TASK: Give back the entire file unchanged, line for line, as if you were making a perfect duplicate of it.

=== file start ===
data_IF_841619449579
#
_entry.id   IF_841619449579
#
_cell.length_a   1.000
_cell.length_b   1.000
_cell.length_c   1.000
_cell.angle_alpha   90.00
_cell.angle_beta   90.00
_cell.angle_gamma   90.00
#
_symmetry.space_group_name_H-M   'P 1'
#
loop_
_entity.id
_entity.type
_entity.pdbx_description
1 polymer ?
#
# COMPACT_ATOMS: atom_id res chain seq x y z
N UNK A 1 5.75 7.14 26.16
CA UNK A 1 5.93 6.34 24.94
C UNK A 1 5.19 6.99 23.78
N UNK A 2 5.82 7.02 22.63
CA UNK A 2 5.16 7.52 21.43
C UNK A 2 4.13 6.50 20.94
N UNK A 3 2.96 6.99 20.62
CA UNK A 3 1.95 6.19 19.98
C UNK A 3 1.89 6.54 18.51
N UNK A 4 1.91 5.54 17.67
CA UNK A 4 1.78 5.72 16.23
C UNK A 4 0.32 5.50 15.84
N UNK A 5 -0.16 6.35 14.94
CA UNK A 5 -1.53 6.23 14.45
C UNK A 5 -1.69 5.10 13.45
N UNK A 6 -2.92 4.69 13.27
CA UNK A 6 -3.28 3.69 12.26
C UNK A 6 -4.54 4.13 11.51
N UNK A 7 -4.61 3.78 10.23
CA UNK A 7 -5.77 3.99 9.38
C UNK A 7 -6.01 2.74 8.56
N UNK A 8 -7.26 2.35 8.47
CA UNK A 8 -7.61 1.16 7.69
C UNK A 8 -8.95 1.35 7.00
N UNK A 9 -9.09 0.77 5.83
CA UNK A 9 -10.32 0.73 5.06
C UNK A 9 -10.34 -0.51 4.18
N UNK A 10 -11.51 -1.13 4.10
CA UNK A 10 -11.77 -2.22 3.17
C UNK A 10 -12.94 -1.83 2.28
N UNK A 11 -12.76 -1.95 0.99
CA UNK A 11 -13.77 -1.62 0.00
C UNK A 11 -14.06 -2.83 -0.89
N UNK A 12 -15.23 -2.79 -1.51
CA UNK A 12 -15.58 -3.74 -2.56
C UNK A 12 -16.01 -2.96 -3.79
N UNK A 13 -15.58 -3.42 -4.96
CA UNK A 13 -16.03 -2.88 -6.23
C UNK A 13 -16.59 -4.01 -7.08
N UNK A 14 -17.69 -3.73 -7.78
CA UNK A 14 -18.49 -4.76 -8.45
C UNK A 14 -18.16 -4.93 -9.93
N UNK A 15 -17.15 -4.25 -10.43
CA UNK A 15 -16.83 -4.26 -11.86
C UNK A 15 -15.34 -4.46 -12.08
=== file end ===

data_IF_841619449579
#
_entry.id   IF_841619449579
#
_cell.length_a   1.000
_cell.length_b   1.000
_cell.length_c   1.000
_cell.angle_alpha   90.00
_cell.angle_beta   90.00
_cell.angle_gamma   90.00
#
_symmetry.space_group_name_H-M   'P 1'
#
loop_
_entity.id
_entity.type
_entity.pdbx_description
1 polymer ?
#
# COMPACT_ATOMS: atom_id res chain seq x y z
N UNK A 1 5.75 7.14 26.16
CA UNK A 1 5.93 6.34 24.94
C UNK A 1 5.19 6.99 23.78
N UNK A 2 5.82 7.02 22.63
CA UNK A 2 5.16 7.52 21.43
C UNK A 2 4.13 6.50 20.94
N UNK A 3 2.96 6.99 20.62
CA UNK A 3 1.95 6.19 19.98
C UNK A 3 1.89 6.54 18.51
N UNK A 4 1.91 5.54 17.67
CA UNK A 4 1.78 5.72 16.23
C UNK A 4 0.32 5.50 15.84
N UNK A 5 -0.16 6.35 14.94
CA UNK A 5 -1.53 6.23 14.45
C UNK A 5 -1.69 5.10 13.45
N UNK A 6 -2.92 4.69 13.27
CA UNK A 6 -3.28 3.69 12.26
C UNK A 6 -4.54 4.13 11.51
N UNK A 7 -4.61 3.78 10.23
CA UNK A 7 -5.77 3.99 9.38
C UNK A 7 -6.01 2.74 8.56
N UNK A 8 -7.26 2.35 8.47
CA UNK A 8 -7.61 1.16 7.69
C UNK A 8 -8.95 1.35 7.00
N UNK A 9 -9.09 0.77 5.83
CA UNK A 9 -10.32 0.73 5.06
C UNK A 9 -10.34 -0.51 4.18
N UNK A 10 -11.51 -1.13 4.10
CA UNK A 10 -11.77 -2.22 3.17
C UNK A 10 -12.94 -1.83 2.28
N UNK A 11 -12.76 -1.95 0.99
CA UNK A 11 -13.77 -1.62 0.00
C UNK A 11 -14.06 -2.83 -0.89
N UNK A 12 -15.23 -2.79 -1.51
CA UNK A 12 -15.58 -3.74 -2.56
C UNK A 12 -16.01 -2.96 -3.79
N UNK A 13 -15.58 -3.42 -4.96
CA UNK A 13 -16.03 -2.88 -6.23
C UNK A 13 -16.59 -4.01 -7.08
N UNK A 14 -17.69 -3.73 -7.78
CA UNK A 14 -18.49 -4.76 -8.45
C UNK A 14 -18.16 -4.93 -9.93
N UNK A 15 -17.15 -4.25 -10.43
CA UNK A 15 -16.83 -4.26 -11.86
C UNK A 15 -15.34 -4.46 -12.08